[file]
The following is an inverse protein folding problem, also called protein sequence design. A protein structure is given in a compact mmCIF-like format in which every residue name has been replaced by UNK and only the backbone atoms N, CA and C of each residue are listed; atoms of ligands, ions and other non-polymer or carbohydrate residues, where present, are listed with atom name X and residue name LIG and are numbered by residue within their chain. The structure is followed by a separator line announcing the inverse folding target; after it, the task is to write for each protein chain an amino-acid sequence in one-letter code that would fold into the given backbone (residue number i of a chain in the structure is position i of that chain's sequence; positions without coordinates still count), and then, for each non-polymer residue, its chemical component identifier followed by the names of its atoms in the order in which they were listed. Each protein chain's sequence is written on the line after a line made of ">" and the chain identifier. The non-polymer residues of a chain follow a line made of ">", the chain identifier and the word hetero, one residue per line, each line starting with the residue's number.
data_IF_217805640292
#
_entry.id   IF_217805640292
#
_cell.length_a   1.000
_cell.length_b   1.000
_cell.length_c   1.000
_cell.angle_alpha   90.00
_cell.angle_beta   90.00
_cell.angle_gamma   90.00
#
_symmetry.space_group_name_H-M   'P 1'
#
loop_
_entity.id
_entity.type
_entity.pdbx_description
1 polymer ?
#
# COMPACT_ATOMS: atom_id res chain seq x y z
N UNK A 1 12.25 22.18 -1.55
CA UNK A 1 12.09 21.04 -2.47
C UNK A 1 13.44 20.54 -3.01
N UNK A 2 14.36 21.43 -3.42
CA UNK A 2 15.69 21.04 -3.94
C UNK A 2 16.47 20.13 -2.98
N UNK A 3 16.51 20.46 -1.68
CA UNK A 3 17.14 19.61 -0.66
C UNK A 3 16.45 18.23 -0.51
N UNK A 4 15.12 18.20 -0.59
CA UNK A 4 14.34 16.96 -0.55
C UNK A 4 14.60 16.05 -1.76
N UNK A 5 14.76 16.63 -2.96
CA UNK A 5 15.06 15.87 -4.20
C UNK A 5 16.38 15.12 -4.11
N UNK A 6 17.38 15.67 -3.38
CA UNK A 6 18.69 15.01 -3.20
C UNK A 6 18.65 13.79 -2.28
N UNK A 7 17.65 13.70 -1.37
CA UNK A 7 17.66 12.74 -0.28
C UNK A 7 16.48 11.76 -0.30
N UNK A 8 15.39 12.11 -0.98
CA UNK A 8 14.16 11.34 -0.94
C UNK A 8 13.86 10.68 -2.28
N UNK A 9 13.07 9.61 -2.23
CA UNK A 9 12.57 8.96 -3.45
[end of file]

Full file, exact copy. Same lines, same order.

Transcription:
The following is an inverse protein folding problem, also called protein sequence design. A protein structure is given in a compact mmCIF-like format in which every residue name has been replaced by UNK and only the backbone atoms N, CA and C of each residue are listed; atoms of ligands, ions and other non-polymer or carbohydrate residues, where present, are listed with atom name X and residue name LIG and are numbered by residue within their chain. The structure is followed by a separator line announcing the inverse folding target; after it, the task is to write for each protein chain an amino-acid sequence in one-letter code that would fold into the given backbone (residue number i of a chain in the structure is position i of that chain's sequence; positions without coordinates still count), and then, for each non-polymer residue, its chemical component identifier followed by the names of its atoms in the order in which they were listed. Each protein chain's sequence is written on the line after a line made of ">" and the chain identifier. The non-polymer residues of a chain follow a line made of ">", the chain identifier and the word hetero, one residue per line, each line starting with the residue's number.
data_IF_217805640292
#
_entry.id   IF_217805640292
#
_cell.length_a   1.000
_cell.length_b   1.000
_cell.length_c   1.000
_cell.angle_alpha   90.00
_cell.angle_beta   90.00
_cell.angle_gamma   90.00
#
_symmetry.space_group_name_H-M   'P 1'
#
loop_
_entity.id
_entity.type
_entity.pdbx_description
1 polymer ?
#
# COMPACT_ATOMS: atom_id res chain seq x y z
N UNK A 1 12.25 22.18 -1.55
CA UNK A 1 12.09 21.04 -2.47
C UNK A 1 13.44 20.54 -3.01
N UNK A 2 14.36 21.43 -3.42
CA UNK A 2 15.69 21.04 -3.94
C UNK A 2 16.47 20.13 -2.98
N UNK A 3 16.51 20.46 -1.68
CA UNK A 3 17.14 19.61 -0.66
C UNK A 3 16.45 18.23 -0.51
N UNK A 4 15.12 18.20 -0.59
CA UNK A 4 14.34 16.96 -0.55
C UNK A 4 14.60 16.05 -1.76
N UNK A 5 14.76 16.63 -2.96
CA UNK A 5 15.06 15.87 -4.20
C UNK A 5 16.38 15.12 -4.11
N UNK A 6 17.38 15.67 -3.38
CA UNK A 6 18.69 15.01 -3.20
C UNK A 6 18.65 13.79 -2.28
N UNK A 7 17.65 13.70 -1.37
CA UNK A 7 17.66 12.74 -0.28
C UNK A 7 16.48 11.76 -0.30
N UNK A 8 15.39 12.11 -0.98
CA UNK A 8 14.16 11.34 -0.94
C UNK A 8 13.86 10.68 -2.28
N UNK A 9 13.07 9.61 -2.23
CA UNK A 9 12.57 8.96 -3.45